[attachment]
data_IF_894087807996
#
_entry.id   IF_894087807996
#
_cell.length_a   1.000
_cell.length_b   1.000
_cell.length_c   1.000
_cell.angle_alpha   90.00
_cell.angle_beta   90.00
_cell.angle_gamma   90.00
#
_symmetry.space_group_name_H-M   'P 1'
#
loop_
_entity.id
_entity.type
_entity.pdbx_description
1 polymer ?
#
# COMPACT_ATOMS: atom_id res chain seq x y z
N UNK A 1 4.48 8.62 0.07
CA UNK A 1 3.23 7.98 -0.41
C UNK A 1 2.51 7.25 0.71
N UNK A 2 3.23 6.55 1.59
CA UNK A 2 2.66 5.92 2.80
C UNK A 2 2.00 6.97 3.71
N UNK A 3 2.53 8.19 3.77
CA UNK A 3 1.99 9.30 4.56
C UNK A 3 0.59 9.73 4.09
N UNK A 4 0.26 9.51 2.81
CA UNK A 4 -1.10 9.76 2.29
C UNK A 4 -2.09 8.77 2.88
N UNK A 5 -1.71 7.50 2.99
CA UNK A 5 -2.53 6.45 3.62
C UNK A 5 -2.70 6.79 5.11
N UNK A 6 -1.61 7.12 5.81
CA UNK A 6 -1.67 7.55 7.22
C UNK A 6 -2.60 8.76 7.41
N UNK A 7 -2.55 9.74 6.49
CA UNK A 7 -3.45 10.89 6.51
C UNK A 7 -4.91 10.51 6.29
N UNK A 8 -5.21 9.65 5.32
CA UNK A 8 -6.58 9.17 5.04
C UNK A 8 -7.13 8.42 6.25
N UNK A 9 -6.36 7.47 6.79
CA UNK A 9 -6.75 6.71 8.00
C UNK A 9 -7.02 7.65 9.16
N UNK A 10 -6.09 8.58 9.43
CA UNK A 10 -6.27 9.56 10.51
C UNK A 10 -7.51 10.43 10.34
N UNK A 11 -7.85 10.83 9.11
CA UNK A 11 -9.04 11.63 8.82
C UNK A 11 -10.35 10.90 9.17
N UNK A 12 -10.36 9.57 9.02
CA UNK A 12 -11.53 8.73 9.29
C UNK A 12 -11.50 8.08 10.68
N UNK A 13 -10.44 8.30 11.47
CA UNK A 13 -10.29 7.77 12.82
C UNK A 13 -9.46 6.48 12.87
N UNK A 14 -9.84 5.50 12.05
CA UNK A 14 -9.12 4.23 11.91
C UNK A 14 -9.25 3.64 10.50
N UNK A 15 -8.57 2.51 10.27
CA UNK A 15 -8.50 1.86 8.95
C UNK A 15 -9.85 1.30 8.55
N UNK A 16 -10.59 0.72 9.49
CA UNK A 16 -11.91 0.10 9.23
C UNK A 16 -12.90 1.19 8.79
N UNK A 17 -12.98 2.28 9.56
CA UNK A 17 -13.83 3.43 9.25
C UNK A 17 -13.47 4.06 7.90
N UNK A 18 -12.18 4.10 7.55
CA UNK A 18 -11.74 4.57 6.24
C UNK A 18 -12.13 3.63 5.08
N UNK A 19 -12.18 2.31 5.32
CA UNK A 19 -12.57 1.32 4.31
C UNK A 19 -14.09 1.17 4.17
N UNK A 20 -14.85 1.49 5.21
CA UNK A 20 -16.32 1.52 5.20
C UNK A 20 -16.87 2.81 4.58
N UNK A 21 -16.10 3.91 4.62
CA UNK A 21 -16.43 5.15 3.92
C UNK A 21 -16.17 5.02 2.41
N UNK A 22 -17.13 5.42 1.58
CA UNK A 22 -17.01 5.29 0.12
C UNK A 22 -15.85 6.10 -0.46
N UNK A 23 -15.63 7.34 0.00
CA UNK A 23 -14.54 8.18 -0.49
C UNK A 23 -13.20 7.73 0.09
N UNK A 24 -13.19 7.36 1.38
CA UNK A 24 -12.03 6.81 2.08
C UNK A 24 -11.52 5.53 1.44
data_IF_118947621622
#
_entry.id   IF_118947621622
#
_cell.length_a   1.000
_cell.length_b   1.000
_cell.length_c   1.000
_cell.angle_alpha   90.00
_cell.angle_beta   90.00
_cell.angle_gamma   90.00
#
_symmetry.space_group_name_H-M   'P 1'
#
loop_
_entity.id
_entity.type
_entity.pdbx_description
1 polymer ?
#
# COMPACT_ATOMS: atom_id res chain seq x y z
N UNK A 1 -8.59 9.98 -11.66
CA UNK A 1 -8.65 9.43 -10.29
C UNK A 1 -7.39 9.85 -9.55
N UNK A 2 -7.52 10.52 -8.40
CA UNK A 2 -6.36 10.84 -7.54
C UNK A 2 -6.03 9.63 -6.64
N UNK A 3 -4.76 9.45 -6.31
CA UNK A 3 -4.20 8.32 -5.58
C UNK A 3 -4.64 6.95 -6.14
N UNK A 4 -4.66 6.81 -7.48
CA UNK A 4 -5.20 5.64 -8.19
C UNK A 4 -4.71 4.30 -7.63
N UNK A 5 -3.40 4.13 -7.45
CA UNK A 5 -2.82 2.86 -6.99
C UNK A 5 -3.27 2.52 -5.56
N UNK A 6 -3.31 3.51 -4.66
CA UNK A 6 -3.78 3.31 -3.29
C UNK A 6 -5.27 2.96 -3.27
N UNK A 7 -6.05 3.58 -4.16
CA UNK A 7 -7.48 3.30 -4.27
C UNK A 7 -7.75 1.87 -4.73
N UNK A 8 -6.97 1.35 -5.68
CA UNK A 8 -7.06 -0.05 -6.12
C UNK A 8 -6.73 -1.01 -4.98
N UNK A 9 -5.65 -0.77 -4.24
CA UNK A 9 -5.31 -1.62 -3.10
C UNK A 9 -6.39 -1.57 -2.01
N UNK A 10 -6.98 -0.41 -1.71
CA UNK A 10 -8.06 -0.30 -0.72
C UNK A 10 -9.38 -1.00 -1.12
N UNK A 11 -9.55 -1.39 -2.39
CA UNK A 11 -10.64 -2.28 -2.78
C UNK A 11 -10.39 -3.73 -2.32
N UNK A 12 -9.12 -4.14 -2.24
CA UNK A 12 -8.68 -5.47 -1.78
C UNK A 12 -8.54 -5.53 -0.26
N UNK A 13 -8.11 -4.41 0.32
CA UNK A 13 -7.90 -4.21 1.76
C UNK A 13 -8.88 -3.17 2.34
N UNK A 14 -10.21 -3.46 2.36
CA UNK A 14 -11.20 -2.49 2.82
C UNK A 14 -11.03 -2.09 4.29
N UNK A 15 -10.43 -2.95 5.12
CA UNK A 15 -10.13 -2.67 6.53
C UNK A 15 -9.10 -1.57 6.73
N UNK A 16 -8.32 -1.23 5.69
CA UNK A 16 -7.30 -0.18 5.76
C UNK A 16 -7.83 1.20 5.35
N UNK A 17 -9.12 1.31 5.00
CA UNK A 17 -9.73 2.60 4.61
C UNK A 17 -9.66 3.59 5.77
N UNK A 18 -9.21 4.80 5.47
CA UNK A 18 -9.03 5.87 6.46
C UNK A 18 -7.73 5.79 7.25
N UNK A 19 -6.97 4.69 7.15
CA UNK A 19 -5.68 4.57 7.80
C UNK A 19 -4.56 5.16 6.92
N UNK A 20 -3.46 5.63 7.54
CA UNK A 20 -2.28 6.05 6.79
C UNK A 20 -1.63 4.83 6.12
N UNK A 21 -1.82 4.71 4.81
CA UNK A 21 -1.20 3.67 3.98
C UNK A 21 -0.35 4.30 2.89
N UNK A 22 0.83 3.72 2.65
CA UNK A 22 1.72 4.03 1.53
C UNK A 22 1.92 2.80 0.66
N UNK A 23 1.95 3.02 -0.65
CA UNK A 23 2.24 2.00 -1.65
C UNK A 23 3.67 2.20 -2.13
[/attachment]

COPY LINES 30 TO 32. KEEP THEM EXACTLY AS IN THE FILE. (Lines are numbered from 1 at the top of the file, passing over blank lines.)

N UNK A 4 0.26 9.51 2.81
CA UNK A 4 -1.10 9.76 2.29
C UNK A 4 -2.09 8.77 2.88